Baby ROBIN Finds a Home at Drumlin Farm!

Story by Jennifer Taylor, Animal Care Coordinator

AMRO #429, a small fledgling American Robin, came to us in May with many challenges – weakness, dehydration, a twisted foot, a wing droop, possible blindness in one eye and ruptured air sacs – resulting from a probable animal attack.

The respiratory system of a bird is more efficient than a mammal’s. Birds have air sacs where air passes through before-and-after it goes to the lungs. If an object (like a cat’s tooth) pierces the air sac, air leaves the sac prematurely and collects under the skin forming swollen “bubbles” that can be extremely uncomfortable to the bird, and can interfere with breathing. To treat this, we deflate the areas periodically and administer antibiotics. It was heart-wrenching to feed this bird. The bird’s neck was so swollen with air it could barely swallow. However, the bird was a little trooper and managed to beg well and eat enough to survive the first couple of days.

After the bird stabilized and was reassessed, it was confirmed the bird was truly blind in one eye, the wings were not right, and the foot was twisted. Even if the respiratory issue resolved, AMRO #429 could not be released back into the wild.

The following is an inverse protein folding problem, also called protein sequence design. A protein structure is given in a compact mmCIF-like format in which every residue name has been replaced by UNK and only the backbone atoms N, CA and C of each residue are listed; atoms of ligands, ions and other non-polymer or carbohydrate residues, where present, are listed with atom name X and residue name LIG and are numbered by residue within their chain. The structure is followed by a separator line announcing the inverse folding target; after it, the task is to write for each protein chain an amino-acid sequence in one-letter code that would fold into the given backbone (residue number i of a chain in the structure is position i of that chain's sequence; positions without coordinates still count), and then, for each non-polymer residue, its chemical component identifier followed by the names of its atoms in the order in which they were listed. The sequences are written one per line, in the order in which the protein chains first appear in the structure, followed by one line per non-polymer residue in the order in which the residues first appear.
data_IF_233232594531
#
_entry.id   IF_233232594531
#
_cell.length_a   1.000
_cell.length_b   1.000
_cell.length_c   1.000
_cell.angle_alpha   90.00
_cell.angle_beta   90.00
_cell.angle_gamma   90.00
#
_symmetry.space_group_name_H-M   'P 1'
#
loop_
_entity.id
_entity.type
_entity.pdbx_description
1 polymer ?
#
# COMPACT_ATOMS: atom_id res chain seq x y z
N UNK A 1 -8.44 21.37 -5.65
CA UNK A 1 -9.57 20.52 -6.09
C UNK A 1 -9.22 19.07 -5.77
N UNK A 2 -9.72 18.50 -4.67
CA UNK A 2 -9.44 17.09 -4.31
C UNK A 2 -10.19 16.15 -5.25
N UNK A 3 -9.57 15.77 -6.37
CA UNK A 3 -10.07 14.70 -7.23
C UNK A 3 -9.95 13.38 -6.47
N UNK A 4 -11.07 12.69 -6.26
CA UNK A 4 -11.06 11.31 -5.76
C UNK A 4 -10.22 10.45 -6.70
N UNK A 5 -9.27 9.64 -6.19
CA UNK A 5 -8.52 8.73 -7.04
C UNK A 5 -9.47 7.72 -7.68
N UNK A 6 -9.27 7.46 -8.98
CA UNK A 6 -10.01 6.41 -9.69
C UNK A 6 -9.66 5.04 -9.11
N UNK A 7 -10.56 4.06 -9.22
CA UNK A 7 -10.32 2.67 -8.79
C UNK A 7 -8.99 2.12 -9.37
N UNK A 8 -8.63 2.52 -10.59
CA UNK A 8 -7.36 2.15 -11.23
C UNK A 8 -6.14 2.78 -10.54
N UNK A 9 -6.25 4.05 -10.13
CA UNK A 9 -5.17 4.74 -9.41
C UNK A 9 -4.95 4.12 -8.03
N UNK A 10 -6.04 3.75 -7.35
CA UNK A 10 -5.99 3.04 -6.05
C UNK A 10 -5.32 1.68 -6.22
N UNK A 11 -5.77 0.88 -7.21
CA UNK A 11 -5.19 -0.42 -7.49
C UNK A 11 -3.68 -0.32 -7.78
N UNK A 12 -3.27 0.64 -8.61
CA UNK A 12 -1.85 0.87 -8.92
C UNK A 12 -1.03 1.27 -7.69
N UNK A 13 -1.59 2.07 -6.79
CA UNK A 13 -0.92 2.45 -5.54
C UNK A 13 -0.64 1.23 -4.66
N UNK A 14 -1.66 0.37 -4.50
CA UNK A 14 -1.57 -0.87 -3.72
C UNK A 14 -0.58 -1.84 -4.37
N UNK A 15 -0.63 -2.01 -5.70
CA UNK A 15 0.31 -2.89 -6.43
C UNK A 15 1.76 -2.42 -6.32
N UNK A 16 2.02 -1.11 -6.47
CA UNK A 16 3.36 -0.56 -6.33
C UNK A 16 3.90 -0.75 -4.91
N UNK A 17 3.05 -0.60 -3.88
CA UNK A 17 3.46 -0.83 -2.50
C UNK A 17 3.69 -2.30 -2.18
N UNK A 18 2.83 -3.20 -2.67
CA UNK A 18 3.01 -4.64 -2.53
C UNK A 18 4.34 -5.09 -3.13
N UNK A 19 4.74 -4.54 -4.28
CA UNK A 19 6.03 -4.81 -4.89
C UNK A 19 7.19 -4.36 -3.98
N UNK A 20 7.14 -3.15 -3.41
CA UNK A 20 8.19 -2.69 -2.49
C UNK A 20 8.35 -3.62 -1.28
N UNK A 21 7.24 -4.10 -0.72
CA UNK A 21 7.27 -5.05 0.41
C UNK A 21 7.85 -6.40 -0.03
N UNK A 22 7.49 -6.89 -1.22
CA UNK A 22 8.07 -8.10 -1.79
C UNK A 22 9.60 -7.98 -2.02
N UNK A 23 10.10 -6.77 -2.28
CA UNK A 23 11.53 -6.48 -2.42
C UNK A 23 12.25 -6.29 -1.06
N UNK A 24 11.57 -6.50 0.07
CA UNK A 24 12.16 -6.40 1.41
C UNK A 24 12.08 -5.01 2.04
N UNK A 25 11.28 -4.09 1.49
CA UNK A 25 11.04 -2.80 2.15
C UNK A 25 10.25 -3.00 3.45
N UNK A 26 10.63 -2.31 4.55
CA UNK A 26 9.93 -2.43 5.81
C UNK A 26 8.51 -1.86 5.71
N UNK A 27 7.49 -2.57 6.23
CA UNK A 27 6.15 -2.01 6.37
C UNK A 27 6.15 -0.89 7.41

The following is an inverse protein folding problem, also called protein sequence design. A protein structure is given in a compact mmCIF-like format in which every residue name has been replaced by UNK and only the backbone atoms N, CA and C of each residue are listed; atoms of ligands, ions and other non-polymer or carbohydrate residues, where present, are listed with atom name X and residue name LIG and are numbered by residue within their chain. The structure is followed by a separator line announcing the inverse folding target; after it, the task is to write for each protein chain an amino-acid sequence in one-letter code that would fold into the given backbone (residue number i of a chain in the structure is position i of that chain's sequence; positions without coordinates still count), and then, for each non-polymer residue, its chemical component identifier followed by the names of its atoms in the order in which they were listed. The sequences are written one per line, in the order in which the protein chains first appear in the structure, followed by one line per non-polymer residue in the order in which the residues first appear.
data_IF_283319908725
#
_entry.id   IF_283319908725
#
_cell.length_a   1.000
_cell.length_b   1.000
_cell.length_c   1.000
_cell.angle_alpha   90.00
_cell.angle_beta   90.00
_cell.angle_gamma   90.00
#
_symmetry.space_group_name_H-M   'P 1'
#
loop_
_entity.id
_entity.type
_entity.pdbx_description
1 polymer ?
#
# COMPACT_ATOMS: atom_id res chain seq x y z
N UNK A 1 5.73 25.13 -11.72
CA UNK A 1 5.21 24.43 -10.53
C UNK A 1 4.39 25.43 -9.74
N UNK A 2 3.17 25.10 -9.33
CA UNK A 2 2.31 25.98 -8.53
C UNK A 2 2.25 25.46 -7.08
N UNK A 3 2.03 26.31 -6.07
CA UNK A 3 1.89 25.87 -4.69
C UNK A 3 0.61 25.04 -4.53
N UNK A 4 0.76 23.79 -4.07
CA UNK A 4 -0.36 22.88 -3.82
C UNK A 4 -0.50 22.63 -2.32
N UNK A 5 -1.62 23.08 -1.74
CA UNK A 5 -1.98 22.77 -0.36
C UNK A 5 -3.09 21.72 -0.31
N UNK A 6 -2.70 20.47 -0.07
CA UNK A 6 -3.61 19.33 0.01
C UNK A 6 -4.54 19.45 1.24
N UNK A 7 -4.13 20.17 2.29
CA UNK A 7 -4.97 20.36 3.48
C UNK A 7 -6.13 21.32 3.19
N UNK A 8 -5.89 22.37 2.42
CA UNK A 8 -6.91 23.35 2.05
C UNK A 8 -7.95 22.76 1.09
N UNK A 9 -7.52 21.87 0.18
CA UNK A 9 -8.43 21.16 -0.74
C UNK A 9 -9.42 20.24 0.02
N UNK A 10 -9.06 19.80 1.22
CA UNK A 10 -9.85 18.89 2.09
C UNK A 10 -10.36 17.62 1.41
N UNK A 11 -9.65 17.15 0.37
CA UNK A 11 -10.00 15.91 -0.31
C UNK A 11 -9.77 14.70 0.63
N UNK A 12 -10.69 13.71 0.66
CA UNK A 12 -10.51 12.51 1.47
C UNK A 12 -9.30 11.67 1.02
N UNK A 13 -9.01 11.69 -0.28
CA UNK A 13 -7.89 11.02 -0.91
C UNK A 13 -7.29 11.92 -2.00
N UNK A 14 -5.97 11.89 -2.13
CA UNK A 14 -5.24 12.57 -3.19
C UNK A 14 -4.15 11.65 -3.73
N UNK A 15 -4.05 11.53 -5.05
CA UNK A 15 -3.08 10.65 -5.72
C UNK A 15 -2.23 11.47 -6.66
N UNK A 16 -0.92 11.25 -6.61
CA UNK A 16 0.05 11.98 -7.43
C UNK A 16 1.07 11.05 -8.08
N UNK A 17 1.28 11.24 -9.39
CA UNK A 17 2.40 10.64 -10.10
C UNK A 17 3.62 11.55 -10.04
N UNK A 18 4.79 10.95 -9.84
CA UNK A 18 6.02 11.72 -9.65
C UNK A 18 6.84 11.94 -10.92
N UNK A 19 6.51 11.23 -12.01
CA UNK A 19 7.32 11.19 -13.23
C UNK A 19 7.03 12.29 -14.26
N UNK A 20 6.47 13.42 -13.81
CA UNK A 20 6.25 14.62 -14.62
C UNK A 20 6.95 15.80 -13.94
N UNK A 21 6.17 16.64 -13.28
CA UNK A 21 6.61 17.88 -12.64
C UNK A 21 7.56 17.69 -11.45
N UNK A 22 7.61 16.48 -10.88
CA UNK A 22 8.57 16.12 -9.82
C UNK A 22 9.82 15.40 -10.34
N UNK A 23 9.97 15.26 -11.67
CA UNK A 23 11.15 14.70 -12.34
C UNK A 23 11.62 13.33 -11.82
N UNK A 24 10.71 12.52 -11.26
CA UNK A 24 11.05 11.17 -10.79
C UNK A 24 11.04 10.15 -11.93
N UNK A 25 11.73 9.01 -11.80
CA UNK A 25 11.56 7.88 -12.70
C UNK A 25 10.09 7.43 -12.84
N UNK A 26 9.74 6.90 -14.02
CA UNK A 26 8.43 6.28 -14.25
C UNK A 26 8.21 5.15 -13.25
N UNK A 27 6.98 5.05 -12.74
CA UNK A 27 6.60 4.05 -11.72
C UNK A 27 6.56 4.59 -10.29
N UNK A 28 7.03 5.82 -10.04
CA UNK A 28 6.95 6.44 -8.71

Wild Care Intern Bekka Evans worked closely with this bird and made us aware that Drumlin Farm, where she had also interned, might be interested in the Robin if it recovered from the air sac issue. Drumlin Farm is a Mass Audubon Wildlife Sanctuary in Lincoln, that teaches wildlife conservation using many educational animals, and she felt they would welcome the American Robin as an addition to their other songbirds.

Long story short – Drumlin Farm was very interested in this little bird!

To rehabilitate the little robin, we wrapped the foot in a flat splint that spread his toes out to a normal position, the twisted foot was corrected in a week. Baby bird bones are so great to work with – they heal quickly! The air sacs issue healed, and the wing droop seemed to resolve. This lucky bird now has a new home, thanks to our wonderful intern Bekka. She delivered AMRO#429 to Drumlin Farm the week her internship ended. We miss you Bekka!











In the past several years Wild Care has sent an Eastern Box Turtle, a Broad-Winged Hawk and a Virginia Opossum to Drumlin Farm. All non-releasable.

These pictures show the progress made from the day AMRO#429 came in to the day he was ready for Drumlin Farm. Note the closed eyes, swollen throat and the clubbed foot in the first picture taken by the bird’s finder.

Wild Care Loves a Great Success Story!
(Cover image, and lower two images by Bekka Evans)

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